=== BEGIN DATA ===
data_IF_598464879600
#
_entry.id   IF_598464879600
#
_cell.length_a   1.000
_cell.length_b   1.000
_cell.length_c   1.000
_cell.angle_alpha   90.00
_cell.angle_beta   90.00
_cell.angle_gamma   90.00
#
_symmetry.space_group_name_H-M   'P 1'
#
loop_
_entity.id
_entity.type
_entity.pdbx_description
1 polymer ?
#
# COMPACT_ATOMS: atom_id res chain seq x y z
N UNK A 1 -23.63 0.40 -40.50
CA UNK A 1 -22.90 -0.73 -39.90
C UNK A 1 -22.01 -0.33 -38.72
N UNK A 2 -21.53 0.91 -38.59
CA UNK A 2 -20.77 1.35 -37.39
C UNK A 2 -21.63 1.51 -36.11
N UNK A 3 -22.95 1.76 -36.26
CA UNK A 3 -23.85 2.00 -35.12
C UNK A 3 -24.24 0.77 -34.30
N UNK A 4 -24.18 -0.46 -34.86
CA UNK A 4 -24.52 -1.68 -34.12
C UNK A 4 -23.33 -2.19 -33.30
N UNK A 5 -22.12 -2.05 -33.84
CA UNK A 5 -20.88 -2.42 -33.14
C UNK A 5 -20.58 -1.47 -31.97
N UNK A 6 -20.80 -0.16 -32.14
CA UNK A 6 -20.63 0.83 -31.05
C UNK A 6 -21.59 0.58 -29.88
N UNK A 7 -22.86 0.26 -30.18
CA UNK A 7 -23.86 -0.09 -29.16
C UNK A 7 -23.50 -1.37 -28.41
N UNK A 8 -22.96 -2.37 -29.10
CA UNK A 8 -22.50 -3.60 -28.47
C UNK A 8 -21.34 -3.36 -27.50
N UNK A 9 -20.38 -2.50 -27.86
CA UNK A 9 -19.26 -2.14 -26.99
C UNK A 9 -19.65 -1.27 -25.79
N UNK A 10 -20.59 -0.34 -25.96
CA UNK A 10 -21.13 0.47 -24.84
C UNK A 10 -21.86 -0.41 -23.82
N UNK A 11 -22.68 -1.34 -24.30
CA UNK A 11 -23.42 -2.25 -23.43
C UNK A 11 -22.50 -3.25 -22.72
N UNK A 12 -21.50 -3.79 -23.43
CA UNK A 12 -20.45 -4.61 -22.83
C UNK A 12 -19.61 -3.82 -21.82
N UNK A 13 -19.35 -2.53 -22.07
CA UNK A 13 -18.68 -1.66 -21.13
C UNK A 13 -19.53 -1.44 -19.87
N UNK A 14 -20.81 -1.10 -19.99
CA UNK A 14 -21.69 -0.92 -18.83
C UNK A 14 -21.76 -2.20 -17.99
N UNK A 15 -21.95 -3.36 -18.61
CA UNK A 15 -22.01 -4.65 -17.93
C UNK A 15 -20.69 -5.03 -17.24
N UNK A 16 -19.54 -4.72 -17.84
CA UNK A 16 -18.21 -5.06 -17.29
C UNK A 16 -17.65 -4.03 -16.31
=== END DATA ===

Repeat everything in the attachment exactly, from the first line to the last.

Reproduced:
data_IF_598464879600
#
_entry.id   IF_598464879600
#
_cell.length_a   1.000
_cell.length_b   1.000
_cell.length_c   1.000
_cell.angle_alpha   90.00
_cell.angle_beta   90.00
_cell.angle_gamma   90.00
#
_symmetry.space_group_name_H-M   'P 1'
#
loop_
_entity.id
_entity.type
_entity.pdbx_description
1 polymer ?
#
# COMPACT_ATOMS: atom_id res chain seq x y z
N UNK A 1 -23.63 0.40 -40.50
CA UNK A 1 -22.90 -0.73 -39.90
C UNK A 1 -22.01 -0.33 -38.72
N UNK A 2 -21.53 0.91 -38.59
CA UNK A 2 -20.77 1.35 -37.39
C UNK A 2 -21.63 1.51 -36.11
N UNK A 3 -22.95 1.76 -36.26
CA UNK A 3 -23.85 2.00 -35.12
C UNK A 3 -24.24 0.77 -34.30
N UNK A 4 -24.18 -0.46 -34.86
CA UNK A 4 -24.52 -1.68 -34.12
C UNK A 4 -23.33 -2.19 -33.30
N UNK A 5 -22.12 -2.05 -33.84
CA UNK A 5 -20.88 -2.42 -33.14
C UNK A 5 -20.58 -1.47 -31.97
N UNK A 6 -20.80 -0.16 -32.14
CA UNK A 6 -20.63 0.83 -31.05
C UNK A 6 -21.59 0.58 -29.88
N UNK A 7 -22.86 0.26 -30.18
CA UNK A 7 -23.86 -0.09 -29.16
C UNK A 7 -23.50 -1.37 -28.41
N UNK A 8 -22.96 -2.37 -29.10
CA UNK A 8 -22.50 -3.60 -28.47
C UNK A 8 -21.34 -3.36 -27.50
N UNK A 9 -20.38 -2.50 -27.86
CA UNK A 9 -19.26 -2.14 -26.99
C UNK A 9 -19.65 -1.27 -25.79
N UNK A 10 -20.59 -0.34 -25.96
CA UNK A 10 -21.13 0.47 -24.84
C UNK A 10 -21.86 -0.41 -23.82
N UNK A 11 -22.68 -1.34 -24.30
CA UNK A 11 -23.42 -2.25 -23.43
C UNK A 11 -22.50 -3.25 -22.72
N UNK A 12 -21.50 -3.79 -23.43
CA UNK A 12 -20.45 -4.61 -22.83
C UNK A 12 -19.61 -3.82 -21.82
N UNK A 13 -19.35 -2.53 -22.07
CA UNK A 13 -18.68 -1.66 -21.13
C UNK A 13 -19.53 -1.44 -19.87
N UNK A 14 -20.81 -1.10 -19.99
CA UNK A 14 -21.69 -0.92 -18.83
C UNK A 14 -21.76 -2.20 -17.99
N UNK A 15 -21.95 -3.36 -18.61
CA UNK A 15 -22.01 -4.65 -17.93
C UNK A 15 -20.69 -5.03 -17.24
N UNK A 16 -19.54 -4.72 -17.84
CA UNK A 16 -18.21 -5.06 -17.29
C UNK A 16 -17.65 -4.03 -16.31